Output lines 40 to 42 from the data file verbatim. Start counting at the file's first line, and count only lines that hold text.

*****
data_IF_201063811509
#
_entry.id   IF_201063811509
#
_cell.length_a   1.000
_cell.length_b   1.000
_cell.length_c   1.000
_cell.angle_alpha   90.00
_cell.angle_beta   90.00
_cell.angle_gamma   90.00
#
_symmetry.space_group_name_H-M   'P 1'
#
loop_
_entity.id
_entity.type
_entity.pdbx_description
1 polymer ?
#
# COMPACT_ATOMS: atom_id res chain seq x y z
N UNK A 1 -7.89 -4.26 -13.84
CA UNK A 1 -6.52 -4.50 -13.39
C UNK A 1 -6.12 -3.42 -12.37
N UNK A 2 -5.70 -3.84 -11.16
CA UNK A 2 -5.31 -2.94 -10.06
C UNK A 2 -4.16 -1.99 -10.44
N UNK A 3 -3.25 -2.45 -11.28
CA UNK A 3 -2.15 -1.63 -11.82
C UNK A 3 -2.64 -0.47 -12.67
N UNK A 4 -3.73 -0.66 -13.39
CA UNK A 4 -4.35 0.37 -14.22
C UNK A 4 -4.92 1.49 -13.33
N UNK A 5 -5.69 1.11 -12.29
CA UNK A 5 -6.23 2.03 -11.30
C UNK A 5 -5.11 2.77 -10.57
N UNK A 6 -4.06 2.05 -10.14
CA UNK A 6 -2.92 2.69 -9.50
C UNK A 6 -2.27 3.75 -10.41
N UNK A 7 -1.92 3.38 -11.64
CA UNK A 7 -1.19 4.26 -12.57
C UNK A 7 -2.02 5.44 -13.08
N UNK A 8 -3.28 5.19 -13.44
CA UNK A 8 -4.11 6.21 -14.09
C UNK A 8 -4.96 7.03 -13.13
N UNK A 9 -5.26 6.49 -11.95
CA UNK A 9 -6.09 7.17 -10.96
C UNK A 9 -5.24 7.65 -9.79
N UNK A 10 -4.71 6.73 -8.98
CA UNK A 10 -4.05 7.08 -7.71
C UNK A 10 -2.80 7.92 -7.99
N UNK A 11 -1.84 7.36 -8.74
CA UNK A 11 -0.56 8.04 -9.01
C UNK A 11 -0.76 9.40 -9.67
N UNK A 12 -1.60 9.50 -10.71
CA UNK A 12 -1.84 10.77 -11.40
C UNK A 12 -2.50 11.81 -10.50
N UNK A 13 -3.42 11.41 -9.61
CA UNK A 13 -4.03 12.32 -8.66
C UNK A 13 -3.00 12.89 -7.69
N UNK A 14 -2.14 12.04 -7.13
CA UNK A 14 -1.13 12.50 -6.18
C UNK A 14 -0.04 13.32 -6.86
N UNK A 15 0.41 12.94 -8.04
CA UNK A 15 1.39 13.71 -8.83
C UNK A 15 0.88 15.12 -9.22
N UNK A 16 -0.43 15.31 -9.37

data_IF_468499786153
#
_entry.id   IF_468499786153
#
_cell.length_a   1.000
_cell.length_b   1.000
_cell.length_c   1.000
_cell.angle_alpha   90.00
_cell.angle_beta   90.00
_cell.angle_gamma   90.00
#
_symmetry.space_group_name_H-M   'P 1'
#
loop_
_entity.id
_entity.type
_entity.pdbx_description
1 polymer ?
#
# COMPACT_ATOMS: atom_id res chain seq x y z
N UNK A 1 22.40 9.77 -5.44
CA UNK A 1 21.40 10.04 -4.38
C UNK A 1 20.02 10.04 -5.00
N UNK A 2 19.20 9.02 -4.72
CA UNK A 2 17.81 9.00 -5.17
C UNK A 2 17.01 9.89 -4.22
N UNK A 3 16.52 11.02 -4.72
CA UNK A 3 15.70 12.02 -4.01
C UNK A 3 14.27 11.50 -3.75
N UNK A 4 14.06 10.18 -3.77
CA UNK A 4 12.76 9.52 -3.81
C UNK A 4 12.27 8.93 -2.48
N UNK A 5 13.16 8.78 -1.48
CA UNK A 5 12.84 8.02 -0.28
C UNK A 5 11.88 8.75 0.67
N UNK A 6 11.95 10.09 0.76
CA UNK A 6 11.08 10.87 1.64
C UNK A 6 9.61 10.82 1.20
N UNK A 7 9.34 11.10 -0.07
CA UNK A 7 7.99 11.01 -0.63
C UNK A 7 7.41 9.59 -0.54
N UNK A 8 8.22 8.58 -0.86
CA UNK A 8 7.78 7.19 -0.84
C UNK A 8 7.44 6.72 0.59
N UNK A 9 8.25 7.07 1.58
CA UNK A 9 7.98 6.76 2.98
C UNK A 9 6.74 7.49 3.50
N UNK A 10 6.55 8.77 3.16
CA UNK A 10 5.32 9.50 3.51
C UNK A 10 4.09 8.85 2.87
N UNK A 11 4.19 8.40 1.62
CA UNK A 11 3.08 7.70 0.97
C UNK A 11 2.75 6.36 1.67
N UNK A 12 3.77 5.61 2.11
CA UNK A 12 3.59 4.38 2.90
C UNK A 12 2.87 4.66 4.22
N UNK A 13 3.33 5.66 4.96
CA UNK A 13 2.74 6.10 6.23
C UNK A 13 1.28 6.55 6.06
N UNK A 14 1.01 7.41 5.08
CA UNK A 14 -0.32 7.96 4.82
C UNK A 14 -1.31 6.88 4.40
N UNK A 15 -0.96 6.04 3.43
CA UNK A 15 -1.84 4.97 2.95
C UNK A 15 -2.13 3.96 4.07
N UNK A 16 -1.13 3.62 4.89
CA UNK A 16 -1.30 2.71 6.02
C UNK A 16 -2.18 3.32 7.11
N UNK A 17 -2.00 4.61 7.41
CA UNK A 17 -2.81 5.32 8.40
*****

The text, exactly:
CA UNK A 7 -1.19 4.26 -12.57
C UNK A 7 -2.02 5.44 -13.08
N UNK A 8 -3.28 5.19 -13.44